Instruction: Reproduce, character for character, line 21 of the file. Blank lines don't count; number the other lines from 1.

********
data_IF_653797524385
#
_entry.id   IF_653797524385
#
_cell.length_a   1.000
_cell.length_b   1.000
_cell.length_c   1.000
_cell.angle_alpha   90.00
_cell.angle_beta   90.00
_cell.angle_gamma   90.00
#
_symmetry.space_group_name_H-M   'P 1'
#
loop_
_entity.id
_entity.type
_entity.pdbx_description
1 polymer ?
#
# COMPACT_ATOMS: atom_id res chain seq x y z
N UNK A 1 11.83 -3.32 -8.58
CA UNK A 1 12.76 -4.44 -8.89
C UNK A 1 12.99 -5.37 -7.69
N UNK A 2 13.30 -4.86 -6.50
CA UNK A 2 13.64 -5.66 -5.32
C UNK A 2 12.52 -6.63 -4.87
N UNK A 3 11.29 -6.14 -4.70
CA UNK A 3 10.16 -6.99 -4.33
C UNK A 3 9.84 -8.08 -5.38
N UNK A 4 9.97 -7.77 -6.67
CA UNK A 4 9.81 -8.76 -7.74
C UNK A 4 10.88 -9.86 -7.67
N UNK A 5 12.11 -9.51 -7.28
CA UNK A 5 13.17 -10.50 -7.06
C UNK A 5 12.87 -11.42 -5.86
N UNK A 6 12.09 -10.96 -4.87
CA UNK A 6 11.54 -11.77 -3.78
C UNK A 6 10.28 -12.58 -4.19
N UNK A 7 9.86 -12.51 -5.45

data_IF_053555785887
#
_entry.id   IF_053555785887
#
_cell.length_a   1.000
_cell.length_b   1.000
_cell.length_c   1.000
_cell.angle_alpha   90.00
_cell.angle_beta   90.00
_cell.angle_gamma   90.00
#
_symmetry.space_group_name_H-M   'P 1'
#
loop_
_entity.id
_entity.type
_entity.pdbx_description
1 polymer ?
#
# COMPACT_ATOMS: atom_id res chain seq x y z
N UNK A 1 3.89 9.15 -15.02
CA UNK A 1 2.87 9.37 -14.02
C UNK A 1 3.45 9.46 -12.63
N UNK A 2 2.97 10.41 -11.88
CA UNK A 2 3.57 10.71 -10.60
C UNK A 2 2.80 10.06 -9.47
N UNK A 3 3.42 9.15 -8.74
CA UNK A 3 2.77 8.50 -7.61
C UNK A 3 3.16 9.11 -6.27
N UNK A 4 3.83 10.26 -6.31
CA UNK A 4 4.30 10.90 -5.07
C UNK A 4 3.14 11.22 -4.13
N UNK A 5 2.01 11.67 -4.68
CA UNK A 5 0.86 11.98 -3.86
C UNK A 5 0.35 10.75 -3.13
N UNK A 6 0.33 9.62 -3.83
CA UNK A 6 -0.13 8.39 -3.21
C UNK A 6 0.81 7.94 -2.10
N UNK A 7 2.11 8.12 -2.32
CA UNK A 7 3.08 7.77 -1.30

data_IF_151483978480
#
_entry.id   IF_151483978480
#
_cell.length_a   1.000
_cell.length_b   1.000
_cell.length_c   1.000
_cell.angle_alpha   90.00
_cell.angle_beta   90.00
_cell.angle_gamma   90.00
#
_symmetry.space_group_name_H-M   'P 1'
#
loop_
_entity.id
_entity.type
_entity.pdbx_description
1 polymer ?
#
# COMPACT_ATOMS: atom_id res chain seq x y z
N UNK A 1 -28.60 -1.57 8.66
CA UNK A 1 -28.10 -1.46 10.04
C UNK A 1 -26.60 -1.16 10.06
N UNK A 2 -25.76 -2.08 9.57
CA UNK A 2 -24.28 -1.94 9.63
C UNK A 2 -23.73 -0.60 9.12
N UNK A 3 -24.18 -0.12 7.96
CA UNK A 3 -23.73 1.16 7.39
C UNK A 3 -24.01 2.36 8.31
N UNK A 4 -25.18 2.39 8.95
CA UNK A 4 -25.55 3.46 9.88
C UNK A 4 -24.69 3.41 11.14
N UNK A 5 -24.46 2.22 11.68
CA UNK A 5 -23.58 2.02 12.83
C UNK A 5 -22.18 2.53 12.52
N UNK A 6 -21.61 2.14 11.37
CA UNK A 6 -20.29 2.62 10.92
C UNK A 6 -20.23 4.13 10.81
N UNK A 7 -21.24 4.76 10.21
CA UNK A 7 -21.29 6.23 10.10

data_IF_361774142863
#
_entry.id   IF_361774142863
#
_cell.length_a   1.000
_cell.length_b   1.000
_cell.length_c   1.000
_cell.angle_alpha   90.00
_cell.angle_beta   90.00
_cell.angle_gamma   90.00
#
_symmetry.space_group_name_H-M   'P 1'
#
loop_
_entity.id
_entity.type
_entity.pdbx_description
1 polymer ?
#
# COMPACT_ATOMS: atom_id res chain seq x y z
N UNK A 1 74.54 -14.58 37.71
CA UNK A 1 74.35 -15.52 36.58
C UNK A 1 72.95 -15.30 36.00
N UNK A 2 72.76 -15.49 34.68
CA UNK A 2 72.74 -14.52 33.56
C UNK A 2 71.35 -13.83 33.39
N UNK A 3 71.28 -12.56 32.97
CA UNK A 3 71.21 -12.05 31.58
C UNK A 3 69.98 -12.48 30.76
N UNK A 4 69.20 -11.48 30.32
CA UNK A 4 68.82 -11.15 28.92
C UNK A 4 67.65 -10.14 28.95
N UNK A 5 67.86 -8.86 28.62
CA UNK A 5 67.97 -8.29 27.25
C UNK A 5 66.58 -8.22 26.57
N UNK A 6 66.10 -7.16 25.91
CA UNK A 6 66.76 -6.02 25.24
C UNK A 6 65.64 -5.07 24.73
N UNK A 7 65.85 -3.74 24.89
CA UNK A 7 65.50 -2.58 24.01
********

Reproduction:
N UNK A 1 11.83 -3.32 -8.58